counter easy hit All the Roadrunning: The lessons we learn

Saturday, September 06, 2008

The lessons we learn

This past week I was sitting with a patient who has approximately three months to live. I often think what my own reaction would be to that prognosis, but that's another story. A year or so ago, this man was a tall, strong, athletic 80 year old playing golf every day. He now shuffles his feet, can only walk across the room and his rounded shoulders make it hard to believe he really is 6 feet tall. He loves to talk about golf or watch it on television but sadly he has no other interests. He and his wife have a lovely in-law suite in his daughter's house. His daughter has two teenagers so the house is always lively. We have asked him if he would like some videos or books on tape. He politely refused. I asked if he like the History Channel or Animal Planet or game shows. "Not really" he replied. No doubt he is depressed as he spends most of the day just sitting or sleeping. It is painful for his family to watch him this way.

Another gentleman I see each week has the same prognosis, maybe three months. He lives alone in a studio apartment that reminds me of a college dorm room. It has a computer up and running at all times, a ham radio, a flat screen television and books galore. He talks about how full his life is and how wonderful his family is. They visit daily, but most of the day he is alone. He can't walk at all, but does have one of those electric wheelchairs that take him out into the hall, per chance to meet a neighbor. Each week he shows me something on the computer, usually an email from one of his pen pals in Canada or Norway. He gives me the local police and fire updates as they come in. The phrases "not enough hours in the day" or "life is too short" take on a whole new meaning when I leave there.

I'm not sure why I love this kind of work so much. Friends think it strange that I do. Maybe it does have to do with the fact that my dad died at age 36 from cancer. He died in the hospital, not at home with his family. He was on the fourth floor. I remember it was the fourth floor because children were not allowed to visit so my mom would bring us out on the lawn and we could wave up to him. I was only six years old. As I got older I realized that my grieving was not so much for my loss but for his. What was he thinking when looking down at his three daughters and knowing he would never go home again? So, coincidentally, I help terminally ill folks die at home. They all have their own personal journey. I'm just privileged to be a small part of it.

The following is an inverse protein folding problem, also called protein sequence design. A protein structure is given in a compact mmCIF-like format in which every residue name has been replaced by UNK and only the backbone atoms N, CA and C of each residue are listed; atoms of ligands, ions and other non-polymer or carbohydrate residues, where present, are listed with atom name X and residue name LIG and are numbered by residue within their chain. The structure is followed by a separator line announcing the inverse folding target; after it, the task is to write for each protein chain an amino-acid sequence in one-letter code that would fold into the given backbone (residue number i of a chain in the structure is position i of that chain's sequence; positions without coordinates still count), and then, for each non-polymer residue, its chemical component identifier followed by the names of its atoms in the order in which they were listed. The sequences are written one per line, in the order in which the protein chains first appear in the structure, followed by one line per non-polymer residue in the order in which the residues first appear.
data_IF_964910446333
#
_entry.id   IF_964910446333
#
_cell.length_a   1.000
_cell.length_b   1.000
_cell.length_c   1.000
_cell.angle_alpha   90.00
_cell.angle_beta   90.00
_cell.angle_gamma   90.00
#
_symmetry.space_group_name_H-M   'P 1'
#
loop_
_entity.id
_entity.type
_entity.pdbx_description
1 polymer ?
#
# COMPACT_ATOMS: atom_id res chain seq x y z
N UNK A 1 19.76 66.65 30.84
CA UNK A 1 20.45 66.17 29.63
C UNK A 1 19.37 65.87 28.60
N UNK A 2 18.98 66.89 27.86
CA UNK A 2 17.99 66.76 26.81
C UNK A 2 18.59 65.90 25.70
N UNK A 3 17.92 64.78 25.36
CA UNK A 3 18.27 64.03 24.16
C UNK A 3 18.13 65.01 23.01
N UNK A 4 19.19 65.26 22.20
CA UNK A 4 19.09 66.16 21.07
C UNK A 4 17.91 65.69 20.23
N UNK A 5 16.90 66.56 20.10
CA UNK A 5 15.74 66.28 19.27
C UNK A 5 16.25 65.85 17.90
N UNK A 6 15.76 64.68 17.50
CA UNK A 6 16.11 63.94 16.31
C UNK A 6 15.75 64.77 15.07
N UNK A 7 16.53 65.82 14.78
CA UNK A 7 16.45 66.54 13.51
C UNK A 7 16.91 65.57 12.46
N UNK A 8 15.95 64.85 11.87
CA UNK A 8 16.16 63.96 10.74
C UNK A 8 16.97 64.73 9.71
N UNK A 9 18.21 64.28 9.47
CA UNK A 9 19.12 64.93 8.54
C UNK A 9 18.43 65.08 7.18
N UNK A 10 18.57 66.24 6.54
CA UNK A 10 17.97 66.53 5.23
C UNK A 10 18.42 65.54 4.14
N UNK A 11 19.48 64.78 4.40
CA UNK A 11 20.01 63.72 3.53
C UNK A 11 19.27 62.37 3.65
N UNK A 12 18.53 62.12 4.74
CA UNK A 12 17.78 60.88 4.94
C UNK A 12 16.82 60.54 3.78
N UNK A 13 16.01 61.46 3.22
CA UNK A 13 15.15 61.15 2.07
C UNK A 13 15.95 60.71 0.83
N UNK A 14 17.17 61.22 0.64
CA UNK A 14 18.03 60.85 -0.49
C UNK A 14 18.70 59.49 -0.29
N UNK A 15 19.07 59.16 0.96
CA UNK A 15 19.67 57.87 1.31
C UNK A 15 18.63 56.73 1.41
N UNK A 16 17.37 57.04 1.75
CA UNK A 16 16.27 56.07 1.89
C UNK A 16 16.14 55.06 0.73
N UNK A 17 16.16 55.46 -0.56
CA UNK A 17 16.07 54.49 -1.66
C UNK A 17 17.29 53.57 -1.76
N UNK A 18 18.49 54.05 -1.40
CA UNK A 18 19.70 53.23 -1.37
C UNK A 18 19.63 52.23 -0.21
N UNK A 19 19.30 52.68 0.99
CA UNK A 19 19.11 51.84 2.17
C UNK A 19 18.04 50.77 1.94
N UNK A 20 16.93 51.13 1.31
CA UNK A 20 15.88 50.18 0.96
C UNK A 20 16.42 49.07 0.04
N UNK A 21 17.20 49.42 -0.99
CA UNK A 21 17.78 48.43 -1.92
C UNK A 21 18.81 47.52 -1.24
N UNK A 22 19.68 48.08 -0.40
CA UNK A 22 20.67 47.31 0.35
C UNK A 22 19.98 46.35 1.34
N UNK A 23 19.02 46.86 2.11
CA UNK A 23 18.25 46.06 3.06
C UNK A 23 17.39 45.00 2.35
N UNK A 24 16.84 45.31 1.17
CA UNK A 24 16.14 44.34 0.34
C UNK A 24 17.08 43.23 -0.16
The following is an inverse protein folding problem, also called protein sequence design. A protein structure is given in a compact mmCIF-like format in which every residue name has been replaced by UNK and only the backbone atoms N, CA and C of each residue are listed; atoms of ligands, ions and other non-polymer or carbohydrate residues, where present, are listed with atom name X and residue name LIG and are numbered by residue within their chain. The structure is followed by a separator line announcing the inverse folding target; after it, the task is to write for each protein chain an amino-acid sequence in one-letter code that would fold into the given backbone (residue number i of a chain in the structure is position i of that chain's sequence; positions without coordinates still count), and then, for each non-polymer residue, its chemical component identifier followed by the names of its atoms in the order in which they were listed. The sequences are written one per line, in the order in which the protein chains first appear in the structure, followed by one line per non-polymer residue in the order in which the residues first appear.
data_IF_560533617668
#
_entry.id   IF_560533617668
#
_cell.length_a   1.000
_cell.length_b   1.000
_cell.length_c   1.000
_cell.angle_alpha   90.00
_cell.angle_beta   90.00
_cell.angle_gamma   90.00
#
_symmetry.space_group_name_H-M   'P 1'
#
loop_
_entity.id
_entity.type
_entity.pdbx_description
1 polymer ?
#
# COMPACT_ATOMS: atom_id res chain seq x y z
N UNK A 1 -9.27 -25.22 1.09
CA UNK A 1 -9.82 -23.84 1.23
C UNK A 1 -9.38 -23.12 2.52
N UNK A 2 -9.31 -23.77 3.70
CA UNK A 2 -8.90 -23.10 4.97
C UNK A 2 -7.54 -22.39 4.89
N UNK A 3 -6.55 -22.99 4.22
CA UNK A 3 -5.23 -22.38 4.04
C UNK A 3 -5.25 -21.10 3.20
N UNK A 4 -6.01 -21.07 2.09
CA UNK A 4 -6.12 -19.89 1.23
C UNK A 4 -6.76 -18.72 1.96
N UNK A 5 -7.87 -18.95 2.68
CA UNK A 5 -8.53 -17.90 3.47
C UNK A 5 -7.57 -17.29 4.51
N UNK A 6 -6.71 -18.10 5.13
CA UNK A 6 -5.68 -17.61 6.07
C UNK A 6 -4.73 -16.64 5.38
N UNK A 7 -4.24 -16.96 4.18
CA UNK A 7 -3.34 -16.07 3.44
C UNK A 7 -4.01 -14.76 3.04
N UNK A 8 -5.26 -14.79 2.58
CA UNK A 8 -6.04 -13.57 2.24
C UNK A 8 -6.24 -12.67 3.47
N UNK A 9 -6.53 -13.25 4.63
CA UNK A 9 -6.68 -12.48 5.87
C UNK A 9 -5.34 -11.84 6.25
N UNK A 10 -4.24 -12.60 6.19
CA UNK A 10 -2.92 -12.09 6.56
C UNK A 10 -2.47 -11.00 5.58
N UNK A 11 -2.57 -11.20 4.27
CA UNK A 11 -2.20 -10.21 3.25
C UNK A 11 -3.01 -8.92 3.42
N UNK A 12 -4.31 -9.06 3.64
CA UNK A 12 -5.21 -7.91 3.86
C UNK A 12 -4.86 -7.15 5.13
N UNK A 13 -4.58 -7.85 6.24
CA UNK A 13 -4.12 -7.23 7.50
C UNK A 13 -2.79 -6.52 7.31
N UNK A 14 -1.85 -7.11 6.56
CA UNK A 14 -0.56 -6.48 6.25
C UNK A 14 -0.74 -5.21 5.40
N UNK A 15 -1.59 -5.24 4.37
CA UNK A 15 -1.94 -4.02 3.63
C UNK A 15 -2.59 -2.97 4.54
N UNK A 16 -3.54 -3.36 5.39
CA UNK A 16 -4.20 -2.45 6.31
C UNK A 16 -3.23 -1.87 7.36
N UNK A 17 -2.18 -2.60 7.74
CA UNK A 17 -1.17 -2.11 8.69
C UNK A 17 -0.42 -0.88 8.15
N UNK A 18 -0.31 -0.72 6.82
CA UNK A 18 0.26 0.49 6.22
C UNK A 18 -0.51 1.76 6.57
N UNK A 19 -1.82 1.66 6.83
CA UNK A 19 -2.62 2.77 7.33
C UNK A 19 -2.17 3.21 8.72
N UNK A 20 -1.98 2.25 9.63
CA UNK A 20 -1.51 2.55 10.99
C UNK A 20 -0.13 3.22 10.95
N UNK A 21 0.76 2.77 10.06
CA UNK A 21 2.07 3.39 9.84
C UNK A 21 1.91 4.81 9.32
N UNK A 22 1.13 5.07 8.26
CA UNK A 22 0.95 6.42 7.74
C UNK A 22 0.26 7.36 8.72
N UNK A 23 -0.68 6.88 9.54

At 1:22 AM, Blogger emmapeelDallas said...

You make a difference, and that is a terrific thing. When my Mom's cancer had metastasized to the point that it was clearly no longer treatable, she decided she wanted to die at home, and thanks to the hospice workers, she was able to do so. I will always be grateful to them, and to anyone who does hospice work, so thank you.


At 9:37 PM, Anonymous Anonymous said...

so sorry about your mom. I'm glad she had the support she needed. It's never easy though...

At 4:32 PM, Blogger media maven said...

This blog touched me in so many ways.
The descriptions of the two men with a few months to live reminded me so much of my father. He couldn't walk more than a few steps,but read, watched sports,listened to music,talked to everyone he could,was interested in food and cooking and generally tried to make every day enjoyable and every human contact a pleasant experience. He was always thinking about others and what he could do to make them happy or "give them a little lift in the day" Of course since I knew you when your father died and saw the way it affected you and your family the part about looking up at your dad in the hospital made me cry,and since I am a two time cancer survivor myself it all has that much more import.
I may be one of the few friends you have who understand why you like being a hospice nurse. I was the main caretaker for my dad the last five years of his life,and it's an experience I would not want to have missed.The conversations we had,the connection we felt was one of the most satisfying of my life. But in some ways I think your patients are a little luckier. They know when they are going to go and can prepare for it. My dad had no idea if he was going to last 5 months or another five years. He was ready to go but couldn't do anything to make it happen.The Dr. wouldn't call him "terminal" so we couldn't get him into a hospice. Bless you for what you do,the nurses are the real physicians in real life. Love,Susy

At 7:46 PM, Blogger Mark O said...

God bless the Hospice family wherever they are.

At 5:03 AM, Blogger hucklesberries said...

Beautiful. Thank you.


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